Tag Archives: technology

Life with or without the internet

A technology journalist in New York has just set sail on a year of living without the internet:
Paul Miller, Offline: day one of life without internet, The Verge, 02 May 2012

I think it’ll be interesting to see how he goes. I can’t find a feed, but his posts will be listed on his author page.

So far he hasn’t suggested that the internet is bad for all of us, only that it’s not working well for him, so he’s pretty refreshing from that point of view. (I’m so sick of the authors who assume that if something is bad for them, it’s bad for everybody.)

And as I said, he lives in New York, so with or without the internet he has a particular sort of life, lived in close proximity to other people and human activity and public resources (like libraries, museums, public events). And he’ll be continuing his work in an office, I think, so that gives him an extra layer of connection to the wider world as well.

In other words, disconnecting from the internet won’t be disconnecting him from the wider world, which I think would be the case if a country person like me did it (and the reason I wouldn’t want to do it). It will be disconnecting him from the wider world’s constant calls for his attention, though, apparently. It sounds like he has lots of friends or colleagues online who want to talk to him all the time, so that’s another difference between us.

In short, his life is so different to mine there’s really no comparison between them, but still, I’ll be interested to see what he thinks about his new sort of life.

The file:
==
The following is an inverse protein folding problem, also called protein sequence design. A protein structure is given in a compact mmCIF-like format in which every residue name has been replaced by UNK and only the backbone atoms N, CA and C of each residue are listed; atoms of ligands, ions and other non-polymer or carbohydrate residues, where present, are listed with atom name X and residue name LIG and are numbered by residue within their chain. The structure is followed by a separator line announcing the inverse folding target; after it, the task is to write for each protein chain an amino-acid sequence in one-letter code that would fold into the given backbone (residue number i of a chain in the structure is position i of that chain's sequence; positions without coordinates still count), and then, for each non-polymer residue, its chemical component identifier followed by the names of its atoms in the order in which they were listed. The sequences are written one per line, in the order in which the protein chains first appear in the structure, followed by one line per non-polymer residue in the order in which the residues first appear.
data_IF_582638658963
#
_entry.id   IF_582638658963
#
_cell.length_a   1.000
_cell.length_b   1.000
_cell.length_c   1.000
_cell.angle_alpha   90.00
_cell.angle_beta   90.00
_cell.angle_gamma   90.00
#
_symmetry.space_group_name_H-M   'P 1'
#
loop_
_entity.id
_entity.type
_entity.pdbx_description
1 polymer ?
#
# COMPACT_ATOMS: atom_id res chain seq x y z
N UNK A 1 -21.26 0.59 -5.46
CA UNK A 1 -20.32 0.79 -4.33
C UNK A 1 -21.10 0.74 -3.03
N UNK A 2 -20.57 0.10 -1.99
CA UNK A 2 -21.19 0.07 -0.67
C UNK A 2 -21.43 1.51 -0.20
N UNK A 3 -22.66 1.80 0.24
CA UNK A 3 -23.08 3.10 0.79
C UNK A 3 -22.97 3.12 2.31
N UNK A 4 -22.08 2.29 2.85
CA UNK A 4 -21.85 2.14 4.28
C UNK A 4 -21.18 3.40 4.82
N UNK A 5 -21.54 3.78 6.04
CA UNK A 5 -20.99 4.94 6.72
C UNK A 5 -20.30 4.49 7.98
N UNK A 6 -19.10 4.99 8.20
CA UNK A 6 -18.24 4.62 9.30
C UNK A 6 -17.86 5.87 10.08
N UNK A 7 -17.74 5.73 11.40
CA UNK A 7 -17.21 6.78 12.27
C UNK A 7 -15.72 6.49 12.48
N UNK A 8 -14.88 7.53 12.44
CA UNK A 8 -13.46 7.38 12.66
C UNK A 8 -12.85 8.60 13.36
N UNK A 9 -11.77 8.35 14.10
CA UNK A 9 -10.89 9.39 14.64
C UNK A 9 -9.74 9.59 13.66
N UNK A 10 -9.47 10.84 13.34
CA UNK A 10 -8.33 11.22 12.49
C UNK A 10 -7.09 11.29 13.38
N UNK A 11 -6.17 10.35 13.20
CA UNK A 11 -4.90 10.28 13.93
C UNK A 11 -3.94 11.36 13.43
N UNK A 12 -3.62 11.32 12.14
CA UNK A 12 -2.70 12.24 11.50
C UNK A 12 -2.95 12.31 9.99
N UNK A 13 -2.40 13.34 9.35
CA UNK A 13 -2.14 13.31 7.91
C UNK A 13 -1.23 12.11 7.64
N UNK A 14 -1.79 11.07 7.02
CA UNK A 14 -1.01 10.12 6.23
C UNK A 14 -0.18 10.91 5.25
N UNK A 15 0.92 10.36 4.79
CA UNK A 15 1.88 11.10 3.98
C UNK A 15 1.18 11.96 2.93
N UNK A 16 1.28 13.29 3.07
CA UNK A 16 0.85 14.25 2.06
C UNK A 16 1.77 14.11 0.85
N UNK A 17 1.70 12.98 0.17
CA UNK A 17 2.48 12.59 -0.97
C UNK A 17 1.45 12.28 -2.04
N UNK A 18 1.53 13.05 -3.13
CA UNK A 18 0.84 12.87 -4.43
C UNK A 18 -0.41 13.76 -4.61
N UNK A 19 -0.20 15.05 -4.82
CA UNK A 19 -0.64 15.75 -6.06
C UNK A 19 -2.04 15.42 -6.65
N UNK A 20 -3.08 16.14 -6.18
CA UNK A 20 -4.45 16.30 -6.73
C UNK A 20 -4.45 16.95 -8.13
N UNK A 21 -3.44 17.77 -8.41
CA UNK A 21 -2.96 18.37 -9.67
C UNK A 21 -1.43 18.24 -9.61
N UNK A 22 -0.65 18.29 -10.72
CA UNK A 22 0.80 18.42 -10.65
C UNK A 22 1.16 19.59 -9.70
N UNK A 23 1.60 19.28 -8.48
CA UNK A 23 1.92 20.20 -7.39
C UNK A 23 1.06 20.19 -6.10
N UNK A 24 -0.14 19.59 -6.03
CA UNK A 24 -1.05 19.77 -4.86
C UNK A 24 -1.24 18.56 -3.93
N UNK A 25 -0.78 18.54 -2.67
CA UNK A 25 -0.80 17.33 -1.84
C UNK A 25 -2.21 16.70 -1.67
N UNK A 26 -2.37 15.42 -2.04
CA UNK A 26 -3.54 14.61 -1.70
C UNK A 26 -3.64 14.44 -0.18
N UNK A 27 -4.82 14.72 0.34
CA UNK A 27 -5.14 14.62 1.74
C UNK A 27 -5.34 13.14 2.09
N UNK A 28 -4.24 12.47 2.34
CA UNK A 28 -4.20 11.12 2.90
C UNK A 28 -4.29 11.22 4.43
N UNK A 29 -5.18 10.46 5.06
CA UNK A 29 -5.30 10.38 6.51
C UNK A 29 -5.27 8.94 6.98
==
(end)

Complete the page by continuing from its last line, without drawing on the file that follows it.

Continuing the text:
For people like me from the pre-internet age, he’ll be kind-of visiting the world we used to live in… except that now everything has changed, and the internet has become infrastructure. It might be like the switchover from horses to cars: people who didn’t like the new world of cars might have wanted to return to riding horses, but found the trails and roads they used to ride had been lost, and the feeding areas and the watering troughs and the road rules too. I mean, maybe it’s like that, or maybe it’s still perfectly possible to live happily and easily in the former pre-car pre-internet way.


I hadn’t really noticed until today that can-openers have just about disappeared: I can’t remember the last time I had to use one. Cans now all seem to have a ring-pull top on them.

Which then makes me wonder: have can-opener manufacturers gone out of business, or are they making something different instead?

Incandescent light bulb

glass light bulb

The incandescent light bulb. I’m going to miss them when they go extinct. I’ve always throught they were beautiful.

I hate the new alternatives, or at least dislike them rather markedly. Maybe they save energy, so we’ve all got to start using them instead, but they’re ugly. And one broke in my hand when I tried to fit it into a lampshade, so, even though they look a bit sturdier than the glass bulbs, they’re probably not.

I don’t know what the alternatives are called, and a manufacturer’s website that I’m trying to check is taking too long to load, so screw it, I’m just going to call them the Ugly Bulbs.

The bulb in the photo is posing in front of a dog blanket, by the way – the only plainish background in sunlight I could find at the time. It’s not a political statement about the bulb being warm and cosy or anything like that. (Which makes me laugh, now that I’m thinking about it: political statement and high-mindedness versus using a dog blanket Because It Was There.)